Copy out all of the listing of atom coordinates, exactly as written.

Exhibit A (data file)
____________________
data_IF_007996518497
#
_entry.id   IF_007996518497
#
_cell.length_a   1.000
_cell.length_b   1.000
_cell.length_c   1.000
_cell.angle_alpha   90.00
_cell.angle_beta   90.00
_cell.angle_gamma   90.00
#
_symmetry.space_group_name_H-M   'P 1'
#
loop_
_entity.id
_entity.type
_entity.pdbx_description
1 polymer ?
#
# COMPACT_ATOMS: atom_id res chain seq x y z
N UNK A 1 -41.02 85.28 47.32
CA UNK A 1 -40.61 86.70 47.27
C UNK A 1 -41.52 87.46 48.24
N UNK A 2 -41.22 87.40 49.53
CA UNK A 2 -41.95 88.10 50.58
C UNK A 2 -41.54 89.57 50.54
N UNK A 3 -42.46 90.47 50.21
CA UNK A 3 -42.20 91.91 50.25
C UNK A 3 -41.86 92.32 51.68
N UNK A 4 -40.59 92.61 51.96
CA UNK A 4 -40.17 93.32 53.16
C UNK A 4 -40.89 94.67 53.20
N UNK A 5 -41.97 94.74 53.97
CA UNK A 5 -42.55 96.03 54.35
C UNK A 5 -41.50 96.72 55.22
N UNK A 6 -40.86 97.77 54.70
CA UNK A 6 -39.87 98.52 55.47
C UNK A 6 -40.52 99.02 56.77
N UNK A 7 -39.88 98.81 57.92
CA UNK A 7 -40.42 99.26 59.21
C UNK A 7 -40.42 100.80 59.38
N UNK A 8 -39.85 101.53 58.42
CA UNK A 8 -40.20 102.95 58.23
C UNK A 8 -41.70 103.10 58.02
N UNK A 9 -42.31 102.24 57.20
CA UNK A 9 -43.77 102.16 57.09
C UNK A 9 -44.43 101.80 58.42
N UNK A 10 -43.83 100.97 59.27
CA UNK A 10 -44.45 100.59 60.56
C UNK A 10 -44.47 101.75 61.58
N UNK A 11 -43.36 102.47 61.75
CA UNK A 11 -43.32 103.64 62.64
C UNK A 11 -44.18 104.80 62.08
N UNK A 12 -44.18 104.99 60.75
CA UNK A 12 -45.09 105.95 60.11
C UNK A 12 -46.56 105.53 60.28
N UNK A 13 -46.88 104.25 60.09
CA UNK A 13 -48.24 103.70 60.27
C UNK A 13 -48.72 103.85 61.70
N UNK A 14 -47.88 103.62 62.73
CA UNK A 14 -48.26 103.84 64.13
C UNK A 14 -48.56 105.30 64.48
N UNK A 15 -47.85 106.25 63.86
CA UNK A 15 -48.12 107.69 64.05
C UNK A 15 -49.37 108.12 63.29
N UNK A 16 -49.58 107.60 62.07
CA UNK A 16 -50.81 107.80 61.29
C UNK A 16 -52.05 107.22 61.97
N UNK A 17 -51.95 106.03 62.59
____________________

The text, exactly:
data_IF_007996518497
#
_entry.id   IF_007996518497
#
_cell.length_a   1.000
_cell.length_b   1.000
_cell.length_c   1.000
_cell.angle_alpha   90.00
_cell.angle_beta   90.00
_cell.angle_gamma   90.00
#
_symmetry.space_group_name_H-M   'P 1'
#
loop_
_entity.id
_entity.type
_entity.pdbx_description
1 polymer ?
#
# COMPACT_ATOMS: atom_id res chain seq x y z
N UNK A 1 -41.02 85.28 47.32
CA UNK A 1 -40.61 86.70 47.27
C UNK A 1 -41.52 87.46 48.24
N UNK A 2 -41.22 87.40 49.53
CA UNK A 2 -41.95 88.10 50.58
C UNK A 2 -41.54 89.57 50.54
N UNK A 3 -42.46 90.47 50.21
CA UNK A 3 -42.20 91.91 50.25
C UNK A 3 -41.86 92.32 51.68
N UNK A 4 -40.59 92.61 51.96
CA UNK A 4 -40.17 93.32 53.16
C UNK A 4 -40.89 94.67 53.20
N UNK A 5 -41.97 94.74 53.97
CA UNK A 5 -42.55 96.03 54.35
C UNK A 5 -41.50 96.72 55.22
N UNK A 6 -40.86 97.77 54.70
CA UNK A 6 -39.87 98.52 55.47
C UNK A 6 -40.52 99.02 56.77
N UNK A 7 -39.88 98.81 57.92
CA UNK A 7 -40.42 99.26 59.21
C UNK A 7 -40.42 100.80 59.38
N UNK A 8 -39.85 101.53 58.42
CA UNK A 8 -40.20 102.95 58.23
C UNK A 8 -41.70 103.10 58.02
N UNK A 9 -42.31 102.24 57.20
CA UNK A 9 -43.77 102.16 57.09
C UNK A 9 -44.43 101.80 58.42
N UNK A 10 -43.83 100.97 59.27
CA UNK A 10 -44.45 100.59 60.56
C UNK A 10 -44.47 101.75 61.58
N UNK A 11 -43.36 102.47 61.75
CA UNK A 11 -43.32 103.64 62.64
C UNK A 11 -44.18 104.80 62.08
N UNK A 12 -44.18 104.99 60.75
CA UNK A 12 -45.09 105.95 60.11
C UNK A 12 -46.56 105.53 60.28
N UNK A 13 -46.88 104.25 60.09
CA UNK A 13 -48.24 103.70 60.27
C UNK A 13 -48.72 103.85 61.70
N UNK A 14 -47.88 103.62 62.73
CA UNK A 14 -48.26 103.84 64.13
C UNK A 14 -48.56 105.30 64.48
N UNK A 15 -47.85 106.25 63.86
CA UNK A 15 -48.12 107.69 64.05
C UNK A 15 -49.37 108.12 63.29
N UNK A 16 -49.58 107.60 62.07
CA UNK A 16 -50.81 107.80 61.29
C UNK A 16 -52.05 107.22 61.97
N UNK A 17 -51.95 106.03 62.59